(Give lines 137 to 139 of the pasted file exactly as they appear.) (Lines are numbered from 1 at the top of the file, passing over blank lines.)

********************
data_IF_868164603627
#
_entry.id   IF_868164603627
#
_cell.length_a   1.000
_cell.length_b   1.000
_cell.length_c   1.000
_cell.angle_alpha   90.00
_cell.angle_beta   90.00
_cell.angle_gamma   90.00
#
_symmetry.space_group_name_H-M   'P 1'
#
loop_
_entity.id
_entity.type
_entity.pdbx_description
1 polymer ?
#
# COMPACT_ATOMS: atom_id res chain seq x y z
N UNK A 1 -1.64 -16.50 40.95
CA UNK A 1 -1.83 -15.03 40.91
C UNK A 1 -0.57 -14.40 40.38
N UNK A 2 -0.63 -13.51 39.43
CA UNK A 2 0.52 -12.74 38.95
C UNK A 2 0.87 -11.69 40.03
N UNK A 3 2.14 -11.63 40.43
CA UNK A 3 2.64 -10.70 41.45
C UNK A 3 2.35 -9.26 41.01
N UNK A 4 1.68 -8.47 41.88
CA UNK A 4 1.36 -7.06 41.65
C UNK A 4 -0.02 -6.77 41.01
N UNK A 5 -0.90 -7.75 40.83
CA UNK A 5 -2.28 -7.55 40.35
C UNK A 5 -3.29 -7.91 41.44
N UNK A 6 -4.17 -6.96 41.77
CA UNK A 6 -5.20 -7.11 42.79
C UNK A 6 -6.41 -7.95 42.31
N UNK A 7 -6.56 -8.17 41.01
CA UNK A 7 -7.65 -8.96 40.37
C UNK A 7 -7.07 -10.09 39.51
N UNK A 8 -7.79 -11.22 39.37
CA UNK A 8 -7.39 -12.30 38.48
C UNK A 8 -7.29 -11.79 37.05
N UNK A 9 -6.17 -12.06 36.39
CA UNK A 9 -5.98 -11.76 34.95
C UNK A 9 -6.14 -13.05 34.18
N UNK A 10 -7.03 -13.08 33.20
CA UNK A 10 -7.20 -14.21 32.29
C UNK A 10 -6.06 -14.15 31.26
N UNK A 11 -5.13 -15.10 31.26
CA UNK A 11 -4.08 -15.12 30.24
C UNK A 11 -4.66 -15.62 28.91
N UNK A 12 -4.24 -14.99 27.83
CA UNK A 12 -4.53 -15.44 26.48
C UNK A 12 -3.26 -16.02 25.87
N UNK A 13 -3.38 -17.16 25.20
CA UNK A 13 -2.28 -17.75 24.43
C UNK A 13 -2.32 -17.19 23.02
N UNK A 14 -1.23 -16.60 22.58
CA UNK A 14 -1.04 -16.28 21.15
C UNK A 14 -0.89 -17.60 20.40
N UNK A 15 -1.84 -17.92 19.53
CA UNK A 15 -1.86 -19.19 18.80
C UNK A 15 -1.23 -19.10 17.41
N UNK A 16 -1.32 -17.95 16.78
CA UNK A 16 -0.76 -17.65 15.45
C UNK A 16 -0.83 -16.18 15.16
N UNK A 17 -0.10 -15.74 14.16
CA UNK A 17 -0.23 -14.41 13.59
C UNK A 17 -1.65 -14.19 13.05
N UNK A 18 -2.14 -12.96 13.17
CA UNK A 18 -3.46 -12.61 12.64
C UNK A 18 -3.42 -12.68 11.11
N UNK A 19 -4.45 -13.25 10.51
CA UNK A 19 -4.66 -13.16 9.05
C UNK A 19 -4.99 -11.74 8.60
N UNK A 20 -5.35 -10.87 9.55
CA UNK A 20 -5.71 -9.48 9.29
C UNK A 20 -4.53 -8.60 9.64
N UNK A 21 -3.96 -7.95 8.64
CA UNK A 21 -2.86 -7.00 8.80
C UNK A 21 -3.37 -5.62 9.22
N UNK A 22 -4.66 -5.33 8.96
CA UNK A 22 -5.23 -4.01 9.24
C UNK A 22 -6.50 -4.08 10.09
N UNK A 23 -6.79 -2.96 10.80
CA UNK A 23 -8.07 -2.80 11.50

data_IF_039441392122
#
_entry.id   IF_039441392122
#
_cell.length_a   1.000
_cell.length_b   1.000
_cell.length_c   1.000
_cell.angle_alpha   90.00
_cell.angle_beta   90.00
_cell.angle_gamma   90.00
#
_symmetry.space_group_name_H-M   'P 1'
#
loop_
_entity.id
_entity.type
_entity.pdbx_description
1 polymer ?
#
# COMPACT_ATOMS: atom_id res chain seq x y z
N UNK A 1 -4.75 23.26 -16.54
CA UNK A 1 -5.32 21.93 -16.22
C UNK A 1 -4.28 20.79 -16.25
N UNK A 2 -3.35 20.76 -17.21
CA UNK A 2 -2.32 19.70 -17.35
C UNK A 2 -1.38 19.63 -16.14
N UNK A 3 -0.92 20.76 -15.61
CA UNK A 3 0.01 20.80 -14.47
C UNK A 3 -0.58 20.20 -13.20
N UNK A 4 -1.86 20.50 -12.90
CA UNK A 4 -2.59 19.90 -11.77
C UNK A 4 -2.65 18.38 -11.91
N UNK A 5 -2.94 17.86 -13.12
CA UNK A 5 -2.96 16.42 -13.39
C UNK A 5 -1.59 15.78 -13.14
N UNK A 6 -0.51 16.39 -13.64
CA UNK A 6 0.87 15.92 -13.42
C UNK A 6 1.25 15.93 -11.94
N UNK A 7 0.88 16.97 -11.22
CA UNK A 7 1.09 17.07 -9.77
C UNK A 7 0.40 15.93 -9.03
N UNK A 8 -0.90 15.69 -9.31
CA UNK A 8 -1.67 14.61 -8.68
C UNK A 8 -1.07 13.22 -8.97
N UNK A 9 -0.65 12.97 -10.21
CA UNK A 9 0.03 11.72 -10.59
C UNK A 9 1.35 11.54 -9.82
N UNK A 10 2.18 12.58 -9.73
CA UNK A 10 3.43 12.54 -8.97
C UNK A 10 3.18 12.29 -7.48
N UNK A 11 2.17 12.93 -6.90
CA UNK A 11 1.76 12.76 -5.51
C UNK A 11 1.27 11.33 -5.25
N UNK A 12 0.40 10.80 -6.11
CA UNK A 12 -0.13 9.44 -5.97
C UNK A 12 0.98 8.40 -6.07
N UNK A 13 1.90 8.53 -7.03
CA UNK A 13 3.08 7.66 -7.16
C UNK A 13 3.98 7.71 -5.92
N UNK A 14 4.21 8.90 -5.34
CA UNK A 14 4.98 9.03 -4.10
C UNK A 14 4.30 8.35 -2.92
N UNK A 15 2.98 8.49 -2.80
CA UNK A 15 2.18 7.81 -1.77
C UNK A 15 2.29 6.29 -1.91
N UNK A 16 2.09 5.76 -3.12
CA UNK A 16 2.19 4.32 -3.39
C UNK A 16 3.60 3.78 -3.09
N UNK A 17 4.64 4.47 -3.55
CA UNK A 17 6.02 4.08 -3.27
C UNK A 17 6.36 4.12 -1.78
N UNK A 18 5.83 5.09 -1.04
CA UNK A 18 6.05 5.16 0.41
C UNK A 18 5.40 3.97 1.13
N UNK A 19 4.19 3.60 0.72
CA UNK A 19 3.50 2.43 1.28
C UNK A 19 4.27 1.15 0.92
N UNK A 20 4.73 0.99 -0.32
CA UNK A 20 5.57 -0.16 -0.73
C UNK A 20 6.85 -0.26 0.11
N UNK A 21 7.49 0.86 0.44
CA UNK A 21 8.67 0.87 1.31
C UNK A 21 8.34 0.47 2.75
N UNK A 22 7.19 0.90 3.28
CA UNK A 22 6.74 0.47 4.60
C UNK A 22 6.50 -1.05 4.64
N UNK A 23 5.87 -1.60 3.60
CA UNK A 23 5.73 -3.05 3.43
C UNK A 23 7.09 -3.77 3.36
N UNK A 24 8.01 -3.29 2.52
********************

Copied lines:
CA UNK A 10 3.43 12.54 -8.97
C UNK A 10 3.18 12.29 -7.48
N UNK A 11 2.17 12.93 -6.90